Second, in Cantwell v. Connecticut, 310 U. S. 296 (1940), the Court invalidated a licensing system for religious and charitable solicitation while acknowledging in dicta that a State could regulate the time, place, and manner of solicitation. Id., at 304, 307. But here, we are not faced with a true time, place, or manner restriction, as even the majority concedes. See ante, at 8.4 And, in any event, Cantwell did not suggest that a content-based restriction could be sustained as a time, place, or manner restriction; its analysis focused predominantly on the plaintiff ’s free exercise claim; and the case predated our modern content-neutrality doctrine by nearly three decades. Thus, nothing in Heffron or Cantwell supports the majority’s narrow approach to identifying content-based restrictions.
Finally, the majority argues that we have “previously understood distinctions between on-premises and off-premises signs . . . to be content neutral.” Ante, at 9–10. To be sure, in both Suffolk Outdoor Adv. Co. v. Hulse, 439 U. S. 808 (1978), and Metromedia, Inc. v. San Diego, 453 U. S. 490, 503–512 (1981) (plurality opinion), this Court suggested that some restrictions on off-premises advertising were constitutional. And later, in Members of City Council of Los Angeles v. Taxpayers for Vincent, 466 U. S. 789 (1984), the Court described Metromedia as upholding “a content-neutral prohibition against the use of billboards.” 466 U. S., at 807 (emphasis added). But the statement in Vincent was dictum, and, as the majority concedes, both our summary decision in Suffolk and the plurality opinion in Metromedia sanctioned off-premises restrictions only insofar as they applied to commercial speech. Ante, at 10. That is, the “Court did not need to decide”—and did not decide—“whether the off-premises prohibition was content based” because restrictions on commercial speech are “subject to intermediate scrutiny in any event.” Ibid.
The majority also claims that finding Austin’s sign code to be content based “would render the majority opinion in Reed irreconcilable with” Justice Alito’s Reed concurrence. Ante, at 12, n. 6. In particular, Justice Alito identified nine different types of sign regulations that he believed “would not be content based,” including “[r]ules distinguishing between on-premises and off-premises signs” and “[r]ules imposing time restrictions on signs advertising a one-time event.” 576 U. S., at 174–175. The majority evidently believes that these two types of sign regulations necessarily turn on a sign’s communicative content, like the off-premises sign restriction at issue here.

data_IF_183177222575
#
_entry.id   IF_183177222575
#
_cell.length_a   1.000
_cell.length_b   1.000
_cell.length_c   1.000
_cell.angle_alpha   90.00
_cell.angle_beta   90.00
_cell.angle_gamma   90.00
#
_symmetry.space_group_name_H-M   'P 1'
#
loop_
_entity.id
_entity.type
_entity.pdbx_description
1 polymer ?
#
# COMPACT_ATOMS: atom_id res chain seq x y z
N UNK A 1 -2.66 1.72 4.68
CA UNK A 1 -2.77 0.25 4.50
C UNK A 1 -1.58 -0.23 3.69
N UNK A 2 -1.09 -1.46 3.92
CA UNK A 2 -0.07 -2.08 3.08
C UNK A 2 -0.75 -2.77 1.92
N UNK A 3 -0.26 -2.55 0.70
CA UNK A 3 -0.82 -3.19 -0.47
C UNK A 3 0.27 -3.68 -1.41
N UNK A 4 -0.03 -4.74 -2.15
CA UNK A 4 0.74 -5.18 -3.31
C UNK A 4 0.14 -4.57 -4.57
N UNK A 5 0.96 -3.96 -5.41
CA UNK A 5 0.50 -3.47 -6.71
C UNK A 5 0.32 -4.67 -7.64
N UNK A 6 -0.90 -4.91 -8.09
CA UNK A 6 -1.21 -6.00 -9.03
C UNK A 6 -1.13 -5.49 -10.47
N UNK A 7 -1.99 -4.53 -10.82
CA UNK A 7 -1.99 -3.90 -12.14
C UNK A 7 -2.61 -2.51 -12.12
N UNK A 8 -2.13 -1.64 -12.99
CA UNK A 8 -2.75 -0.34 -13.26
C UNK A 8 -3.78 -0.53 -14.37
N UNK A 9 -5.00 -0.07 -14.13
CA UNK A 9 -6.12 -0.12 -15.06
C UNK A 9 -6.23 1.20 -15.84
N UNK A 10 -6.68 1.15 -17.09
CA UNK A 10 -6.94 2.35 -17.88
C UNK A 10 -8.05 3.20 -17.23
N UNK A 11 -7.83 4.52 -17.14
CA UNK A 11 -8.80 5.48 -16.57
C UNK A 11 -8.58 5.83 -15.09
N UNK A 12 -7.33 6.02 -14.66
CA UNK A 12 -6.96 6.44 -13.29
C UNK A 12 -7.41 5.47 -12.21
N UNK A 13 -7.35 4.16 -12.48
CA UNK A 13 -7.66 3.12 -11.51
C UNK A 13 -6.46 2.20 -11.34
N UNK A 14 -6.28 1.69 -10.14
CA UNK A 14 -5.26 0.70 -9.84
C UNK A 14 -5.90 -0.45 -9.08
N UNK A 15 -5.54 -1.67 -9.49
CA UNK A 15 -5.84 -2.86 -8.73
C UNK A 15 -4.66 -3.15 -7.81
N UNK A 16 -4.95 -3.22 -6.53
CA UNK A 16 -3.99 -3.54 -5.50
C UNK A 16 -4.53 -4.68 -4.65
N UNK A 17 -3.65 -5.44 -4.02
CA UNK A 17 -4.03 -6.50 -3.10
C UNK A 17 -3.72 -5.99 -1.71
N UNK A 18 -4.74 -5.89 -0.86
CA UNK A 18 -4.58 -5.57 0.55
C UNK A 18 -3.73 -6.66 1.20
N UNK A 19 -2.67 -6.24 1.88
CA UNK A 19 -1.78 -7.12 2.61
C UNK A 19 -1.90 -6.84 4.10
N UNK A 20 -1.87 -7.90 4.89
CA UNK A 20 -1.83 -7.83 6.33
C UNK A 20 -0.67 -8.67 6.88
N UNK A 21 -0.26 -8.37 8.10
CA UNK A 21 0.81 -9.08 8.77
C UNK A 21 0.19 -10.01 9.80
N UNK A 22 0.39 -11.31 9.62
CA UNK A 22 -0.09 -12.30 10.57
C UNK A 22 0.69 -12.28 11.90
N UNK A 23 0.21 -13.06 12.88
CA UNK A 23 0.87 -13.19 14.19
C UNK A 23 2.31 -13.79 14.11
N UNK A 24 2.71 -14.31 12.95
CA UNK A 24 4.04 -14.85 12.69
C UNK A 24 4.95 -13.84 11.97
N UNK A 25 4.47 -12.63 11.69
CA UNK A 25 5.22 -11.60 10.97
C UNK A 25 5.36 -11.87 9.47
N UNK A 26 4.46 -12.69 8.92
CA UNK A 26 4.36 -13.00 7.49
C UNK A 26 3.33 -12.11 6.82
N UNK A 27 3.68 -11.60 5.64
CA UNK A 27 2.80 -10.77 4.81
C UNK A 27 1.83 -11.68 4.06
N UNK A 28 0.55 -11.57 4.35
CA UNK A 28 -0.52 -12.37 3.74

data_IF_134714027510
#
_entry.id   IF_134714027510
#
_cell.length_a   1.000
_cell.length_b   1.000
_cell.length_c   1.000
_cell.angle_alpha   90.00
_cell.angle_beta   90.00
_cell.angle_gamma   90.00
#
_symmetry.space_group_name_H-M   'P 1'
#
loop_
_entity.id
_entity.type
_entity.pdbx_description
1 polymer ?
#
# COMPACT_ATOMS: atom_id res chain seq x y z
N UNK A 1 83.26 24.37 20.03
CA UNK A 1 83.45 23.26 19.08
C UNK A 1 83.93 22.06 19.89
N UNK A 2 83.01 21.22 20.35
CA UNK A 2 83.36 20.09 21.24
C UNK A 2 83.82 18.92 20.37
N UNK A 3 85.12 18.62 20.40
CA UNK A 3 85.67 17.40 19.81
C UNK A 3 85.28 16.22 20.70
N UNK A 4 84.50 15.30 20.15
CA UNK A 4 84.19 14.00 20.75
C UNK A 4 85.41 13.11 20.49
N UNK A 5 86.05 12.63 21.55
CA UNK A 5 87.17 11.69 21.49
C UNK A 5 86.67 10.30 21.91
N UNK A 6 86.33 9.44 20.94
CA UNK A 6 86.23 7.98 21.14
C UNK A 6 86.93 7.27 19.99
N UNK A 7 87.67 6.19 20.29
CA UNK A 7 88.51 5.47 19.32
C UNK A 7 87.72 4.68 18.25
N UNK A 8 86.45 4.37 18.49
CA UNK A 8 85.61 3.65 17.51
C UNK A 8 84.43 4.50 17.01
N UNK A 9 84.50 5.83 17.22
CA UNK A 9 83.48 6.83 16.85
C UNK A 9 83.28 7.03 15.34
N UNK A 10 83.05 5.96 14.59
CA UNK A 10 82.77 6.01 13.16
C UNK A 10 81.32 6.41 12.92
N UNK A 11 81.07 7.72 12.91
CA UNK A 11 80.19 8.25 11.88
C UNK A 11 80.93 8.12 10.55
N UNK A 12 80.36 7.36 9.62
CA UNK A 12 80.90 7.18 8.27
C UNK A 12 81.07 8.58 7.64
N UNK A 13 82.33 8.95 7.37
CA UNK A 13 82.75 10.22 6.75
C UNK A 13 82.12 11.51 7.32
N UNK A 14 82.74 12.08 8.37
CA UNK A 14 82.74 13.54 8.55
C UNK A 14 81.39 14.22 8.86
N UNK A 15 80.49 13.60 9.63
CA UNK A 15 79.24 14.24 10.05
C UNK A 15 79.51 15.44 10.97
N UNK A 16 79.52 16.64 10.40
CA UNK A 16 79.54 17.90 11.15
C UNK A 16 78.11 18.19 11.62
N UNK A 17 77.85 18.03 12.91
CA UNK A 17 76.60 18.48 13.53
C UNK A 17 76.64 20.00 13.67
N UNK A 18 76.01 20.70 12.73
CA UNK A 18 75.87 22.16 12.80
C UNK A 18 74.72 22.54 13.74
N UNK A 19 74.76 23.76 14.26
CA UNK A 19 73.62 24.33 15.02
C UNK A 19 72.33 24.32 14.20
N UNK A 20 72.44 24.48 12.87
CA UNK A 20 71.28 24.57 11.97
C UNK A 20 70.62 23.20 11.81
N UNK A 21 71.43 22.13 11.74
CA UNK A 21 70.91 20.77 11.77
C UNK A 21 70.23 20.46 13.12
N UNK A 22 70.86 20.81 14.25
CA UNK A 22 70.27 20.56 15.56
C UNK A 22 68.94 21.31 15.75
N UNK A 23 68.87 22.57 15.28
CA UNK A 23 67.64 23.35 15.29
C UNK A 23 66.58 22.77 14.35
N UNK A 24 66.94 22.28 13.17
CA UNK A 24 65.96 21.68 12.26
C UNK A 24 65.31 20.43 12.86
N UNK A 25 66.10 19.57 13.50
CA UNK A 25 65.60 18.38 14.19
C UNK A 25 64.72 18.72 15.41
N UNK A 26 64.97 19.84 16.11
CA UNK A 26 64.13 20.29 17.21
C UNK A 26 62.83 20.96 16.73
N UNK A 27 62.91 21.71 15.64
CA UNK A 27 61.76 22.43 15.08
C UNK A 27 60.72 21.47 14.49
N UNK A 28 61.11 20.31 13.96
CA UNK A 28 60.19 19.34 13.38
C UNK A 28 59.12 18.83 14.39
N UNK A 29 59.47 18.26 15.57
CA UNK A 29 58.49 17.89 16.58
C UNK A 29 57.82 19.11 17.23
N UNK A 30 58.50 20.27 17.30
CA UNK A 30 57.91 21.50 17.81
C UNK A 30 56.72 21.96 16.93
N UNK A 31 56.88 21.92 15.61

That reading of the Reed concurrence makes little sense. First, there is no reason to interpret the concurrence as referring to off-premises or one-time-event rules that turn on a sign’s communicative content. Doing so would make those two rules categorically different from the other seven, none of which would ever turn on message content. See, e.g., id., at 174 (“Rules distinguishing between lighted and unlighted signs”). And although off-premises and one-time-event rules could be drafted in terms of a sign’s communicative content, as is true here, they need not be. “There might be many formulations of an on/off-premises distinction that are content-neutral.” Thomas v. Bright, 937 F. 3d 721, 733 (CA6 2019); see also ante, at 2, n. 1 (Alito, J., concurring in judgment in part and dissenting in part) (explaining that “[i]n ordinary usage” an “off- premises” sign is one that is not “attached to or located in close proximity to a building”). For instance, a city could define “ ‘an o[n]-premise[s] sign as any sign within 500 feet of a building,’ ” 937 F. 3d, at 732, or a sign that is installed by “ ‘a business . . . licensed to occupy . . . the premises where the sign is located,’ ” Brief for Summus Outdoor as Amicus Curiae 10. As for regulations of one-time-event signs, Austin itself amended its sign code, at the behest of its lawyers, specifically to make its ordinance content neutral. See Austin, Tex., City Code §25–10–102(D) (2021); App. 152. Thus, interpreting Justice Alito’s concurrence as referring to rules that turn on communicative content, as opposed to rules that are content neutral, is unwarranted.